Saturday With Ollie

Yesterday, I transported a handsome and charming English Setter,  Ollie, from Ashland Va to Rocky Mount, NC.  My sister was in from Bedford.  Though she had a 3 hour drive into town on Friday, she agreed to accompany me for the ~8 hours of driving that our trip entailed.

Our passenger was on his way to his permanent home after generously being fostered. He's been trying to get from New Jersey to South Carolina for the past three weekends--all of which I volunteered for.  I withdrew my offer for the fourth weekend as my sister was coming into town.  However, Ollie's foster mom made an urgent plea to volunteers.  She was beginning her own important RV retirement adventure, and it has been postponed for too long.  So, I was prepared to ditch visiting with my sister to drive Ollie.  I was glad that my sister came with me.

Ollie's profile warned that he was not good in the car.  He barked at cars and moved around quite a bit. I was confident that he would be fine in the backseat of the Aurora.  Most dogs just flop down after a bit.  Ollie was not like most dogs.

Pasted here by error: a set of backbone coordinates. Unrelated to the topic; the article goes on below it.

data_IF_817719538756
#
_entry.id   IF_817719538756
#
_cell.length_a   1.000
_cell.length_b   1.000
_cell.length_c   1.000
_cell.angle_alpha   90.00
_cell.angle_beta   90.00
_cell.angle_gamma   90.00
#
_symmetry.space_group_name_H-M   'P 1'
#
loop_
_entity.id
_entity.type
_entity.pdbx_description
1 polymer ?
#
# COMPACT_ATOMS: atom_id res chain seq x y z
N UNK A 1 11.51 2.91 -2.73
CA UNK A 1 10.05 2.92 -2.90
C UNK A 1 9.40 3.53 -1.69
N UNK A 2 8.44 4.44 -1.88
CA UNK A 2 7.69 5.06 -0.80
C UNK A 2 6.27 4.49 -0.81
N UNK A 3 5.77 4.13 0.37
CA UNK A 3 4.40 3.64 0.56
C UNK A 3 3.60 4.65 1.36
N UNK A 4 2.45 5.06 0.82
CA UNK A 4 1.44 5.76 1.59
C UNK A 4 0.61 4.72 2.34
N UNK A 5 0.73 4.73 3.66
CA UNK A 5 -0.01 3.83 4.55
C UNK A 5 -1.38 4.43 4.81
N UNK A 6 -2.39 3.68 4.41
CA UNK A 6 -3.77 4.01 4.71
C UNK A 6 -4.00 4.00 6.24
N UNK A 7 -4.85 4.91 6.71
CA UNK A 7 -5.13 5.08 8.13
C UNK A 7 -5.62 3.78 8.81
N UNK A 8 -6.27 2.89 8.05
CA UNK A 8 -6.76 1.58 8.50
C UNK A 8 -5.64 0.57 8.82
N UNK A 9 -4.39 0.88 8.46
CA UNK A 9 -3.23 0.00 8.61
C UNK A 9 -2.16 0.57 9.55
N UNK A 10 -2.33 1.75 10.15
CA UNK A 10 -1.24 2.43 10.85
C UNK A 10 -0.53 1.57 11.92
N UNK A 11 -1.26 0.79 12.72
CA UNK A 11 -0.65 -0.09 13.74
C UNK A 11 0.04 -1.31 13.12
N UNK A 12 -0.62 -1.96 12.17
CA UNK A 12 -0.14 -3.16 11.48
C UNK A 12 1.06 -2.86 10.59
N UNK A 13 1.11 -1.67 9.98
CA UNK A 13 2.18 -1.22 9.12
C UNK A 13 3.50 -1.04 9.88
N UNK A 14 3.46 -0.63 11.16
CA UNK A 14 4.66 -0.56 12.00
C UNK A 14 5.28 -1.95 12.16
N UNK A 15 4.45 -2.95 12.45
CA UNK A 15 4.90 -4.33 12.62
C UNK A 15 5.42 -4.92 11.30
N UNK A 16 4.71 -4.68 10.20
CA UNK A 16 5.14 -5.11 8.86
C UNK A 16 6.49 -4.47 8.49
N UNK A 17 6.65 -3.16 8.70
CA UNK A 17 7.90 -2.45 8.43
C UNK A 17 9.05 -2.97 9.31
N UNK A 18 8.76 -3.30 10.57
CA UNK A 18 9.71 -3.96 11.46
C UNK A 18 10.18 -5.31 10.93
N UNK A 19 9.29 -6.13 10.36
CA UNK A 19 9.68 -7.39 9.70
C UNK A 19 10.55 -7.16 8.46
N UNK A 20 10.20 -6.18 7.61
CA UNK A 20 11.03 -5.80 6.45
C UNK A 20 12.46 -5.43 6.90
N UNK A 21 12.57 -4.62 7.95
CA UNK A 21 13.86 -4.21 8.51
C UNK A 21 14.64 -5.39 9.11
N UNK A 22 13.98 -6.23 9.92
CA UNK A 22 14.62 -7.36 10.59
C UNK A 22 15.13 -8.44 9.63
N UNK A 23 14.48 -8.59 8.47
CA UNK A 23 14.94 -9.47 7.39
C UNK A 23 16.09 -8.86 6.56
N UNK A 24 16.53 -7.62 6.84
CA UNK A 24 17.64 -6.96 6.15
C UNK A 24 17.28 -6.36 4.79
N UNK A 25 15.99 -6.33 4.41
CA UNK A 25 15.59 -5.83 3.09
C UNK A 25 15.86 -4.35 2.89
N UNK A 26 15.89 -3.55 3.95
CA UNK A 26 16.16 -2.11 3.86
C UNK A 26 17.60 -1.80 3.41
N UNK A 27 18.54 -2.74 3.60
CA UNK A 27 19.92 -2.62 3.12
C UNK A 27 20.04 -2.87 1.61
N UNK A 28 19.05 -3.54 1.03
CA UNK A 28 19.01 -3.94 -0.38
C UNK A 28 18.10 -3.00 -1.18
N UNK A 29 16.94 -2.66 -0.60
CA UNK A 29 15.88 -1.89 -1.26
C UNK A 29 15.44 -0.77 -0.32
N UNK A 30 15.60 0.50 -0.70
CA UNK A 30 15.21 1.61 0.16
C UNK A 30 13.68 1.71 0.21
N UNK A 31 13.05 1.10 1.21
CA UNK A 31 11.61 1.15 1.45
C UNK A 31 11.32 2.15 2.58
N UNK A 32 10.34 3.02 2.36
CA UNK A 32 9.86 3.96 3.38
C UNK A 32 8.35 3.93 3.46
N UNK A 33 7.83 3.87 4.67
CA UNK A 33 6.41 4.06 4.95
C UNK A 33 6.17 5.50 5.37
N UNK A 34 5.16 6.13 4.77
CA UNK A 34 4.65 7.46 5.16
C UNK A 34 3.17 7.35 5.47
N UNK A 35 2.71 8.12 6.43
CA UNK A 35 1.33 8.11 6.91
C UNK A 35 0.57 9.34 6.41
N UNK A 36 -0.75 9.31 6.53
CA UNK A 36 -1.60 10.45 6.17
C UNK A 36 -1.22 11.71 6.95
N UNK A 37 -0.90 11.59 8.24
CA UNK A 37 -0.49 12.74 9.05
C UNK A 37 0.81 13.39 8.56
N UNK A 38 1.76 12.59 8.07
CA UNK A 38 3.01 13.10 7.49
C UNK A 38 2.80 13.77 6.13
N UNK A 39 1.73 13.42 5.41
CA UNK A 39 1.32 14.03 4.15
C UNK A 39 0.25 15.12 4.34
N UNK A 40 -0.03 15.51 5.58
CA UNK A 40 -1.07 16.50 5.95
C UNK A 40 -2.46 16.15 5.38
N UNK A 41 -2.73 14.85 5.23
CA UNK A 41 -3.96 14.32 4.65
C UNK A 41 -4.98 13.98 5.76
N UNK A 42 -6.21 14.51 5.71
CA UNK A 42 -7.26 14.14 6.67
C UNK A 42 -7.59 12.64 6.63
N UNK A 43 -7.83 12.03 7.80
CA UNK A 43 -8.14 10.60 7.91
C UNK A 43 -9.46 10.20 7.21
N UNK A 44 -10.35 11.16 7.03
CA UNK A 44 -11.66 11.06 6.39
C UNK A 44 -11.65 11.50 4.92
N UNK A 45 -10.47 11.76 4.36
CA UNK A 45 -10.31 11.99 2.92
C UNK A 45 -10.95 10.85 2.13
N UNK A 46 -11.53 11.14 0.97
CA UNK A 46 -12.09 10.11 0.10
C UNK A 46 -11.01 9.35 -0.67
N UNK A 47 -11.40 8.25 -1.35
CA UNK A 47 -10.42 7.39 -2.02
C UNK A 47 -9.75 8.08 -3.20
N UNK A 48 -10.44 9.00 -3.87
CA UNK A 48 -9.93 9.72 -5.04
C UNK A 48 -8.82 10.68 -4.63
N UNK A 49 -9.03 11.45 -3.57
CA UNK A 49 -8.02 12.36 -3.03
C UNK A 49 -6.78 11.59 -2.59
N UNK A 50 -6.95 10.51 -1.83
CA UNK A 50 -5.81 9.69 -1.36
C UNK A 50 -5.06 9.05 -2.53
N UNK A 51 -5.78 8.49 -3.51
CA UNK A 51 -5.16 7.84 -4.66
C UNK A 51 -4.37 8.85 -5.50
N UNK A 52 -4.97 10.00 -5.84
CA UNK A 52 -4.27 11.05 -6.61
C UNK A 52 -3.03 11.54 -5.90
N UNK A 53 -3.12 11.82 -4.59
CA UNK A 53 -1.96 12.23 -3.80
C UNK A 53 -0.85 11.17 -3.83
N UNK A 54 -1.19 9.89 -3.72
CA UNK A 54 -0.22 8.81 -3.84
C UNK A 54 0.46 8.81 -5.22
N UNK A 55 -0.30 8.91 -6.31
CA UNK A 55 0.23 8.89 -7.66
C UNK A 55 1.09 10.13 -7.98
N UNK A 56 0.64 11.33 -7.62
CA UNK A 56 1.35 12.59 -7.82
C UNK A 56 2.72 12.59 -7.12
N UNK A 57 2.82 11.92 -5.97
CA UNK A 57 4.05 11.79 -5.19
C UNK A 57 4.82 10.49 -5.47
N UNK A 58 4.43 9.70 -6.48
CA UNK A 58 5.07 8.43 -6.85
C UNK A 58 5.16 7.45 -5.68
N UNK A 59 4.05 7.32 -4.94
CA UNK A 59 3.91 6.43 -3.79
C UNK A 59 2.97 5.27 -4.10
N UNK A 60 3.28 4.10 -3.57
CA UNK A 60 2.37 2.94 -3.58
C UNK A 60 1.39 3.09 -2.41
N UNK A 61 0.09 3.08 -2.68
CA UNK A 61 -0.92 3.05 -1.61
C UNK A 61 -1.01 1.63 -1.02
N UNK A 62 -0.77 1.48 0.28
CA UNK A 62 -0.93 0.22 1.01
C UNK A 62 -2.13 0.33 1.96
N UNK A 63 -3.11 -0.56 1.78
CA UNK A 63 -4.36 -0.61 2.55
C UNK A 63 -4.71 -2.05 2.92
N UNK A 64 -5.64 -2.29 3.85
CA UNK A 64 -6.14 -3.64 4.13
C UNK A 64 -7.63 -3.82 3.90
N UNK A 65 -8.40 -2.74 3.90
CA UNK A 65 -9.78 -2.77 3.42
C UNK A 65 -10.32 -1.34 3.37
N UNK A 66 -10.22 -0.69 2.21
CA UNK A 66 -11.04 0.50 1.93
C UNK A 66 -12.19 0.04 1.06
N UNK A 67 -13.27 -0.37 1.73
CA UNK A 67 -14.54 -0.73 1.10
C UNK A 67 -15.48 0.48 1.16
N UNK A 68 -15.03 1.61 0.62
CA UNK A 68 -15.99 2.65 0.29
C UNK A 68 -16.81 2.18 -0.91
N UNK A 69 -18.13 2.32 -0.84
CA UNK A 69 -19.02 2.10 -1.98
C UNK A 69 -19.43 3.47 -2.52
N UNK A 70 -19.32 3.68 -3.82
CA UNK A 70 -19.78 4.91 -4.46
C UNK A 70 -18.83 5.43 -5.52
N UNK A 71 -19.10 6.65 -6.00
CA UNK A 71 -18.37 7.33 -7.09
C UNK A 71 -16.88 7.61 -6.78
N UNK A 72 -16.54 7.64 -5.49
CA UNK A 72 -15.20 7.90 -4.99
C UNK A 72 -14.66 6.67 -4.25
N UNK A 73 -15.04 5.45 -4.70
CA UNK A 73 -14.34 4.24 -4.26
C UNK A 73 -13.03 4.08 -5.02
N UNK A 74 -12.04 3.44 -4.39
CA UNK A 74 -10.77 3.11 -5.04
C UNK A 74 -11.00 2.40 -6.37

He seemed to enjoy riding in the car and was convinced that we needed him to be an active participant in his transport. He would graciously point out when  cars were passing by giving two very loud barks.  We assured him that our mirrors were working just fine and he needn’t notify us via his loud barking.  He  pointed out about 5 cars that way.  Each time we collectively expressed our dismay at him, and praised him when he was quiet.  He figured it out quickly and stopped barking—and trusted that we could figure out traffic on our own.

He quickly turned his attention to the driver and passenger area.  Were we buckled in?  Hmmm….could we read the gages?  How about steering?  Driver position okay?  Can you reach the gas and brakes?I am going to my new home and want to get there in one piece. After about 45 minutes of his conducting his 10 point traffic safety inspection of all aspects of the car’s operation and the driver’s operation of the car he settled down quietly to enjoy a little nap.  In fact, he slept like a baby for the balance of the trip.

We had a merry adventure with this fellow. We noted a 10 mile backup on 95N as we were traveling south. We plotted a course around it for our return trip.  In doing so, we passed this memorable store:

He's a picture of Ollie in profile. I used Photoshop to create this.  My husband said that no one can tell that it is a dog. 

 It was a beautiful day to drive (something I don't mind doing!), and it was great to be part of this guy's transition from foster to permanent home.


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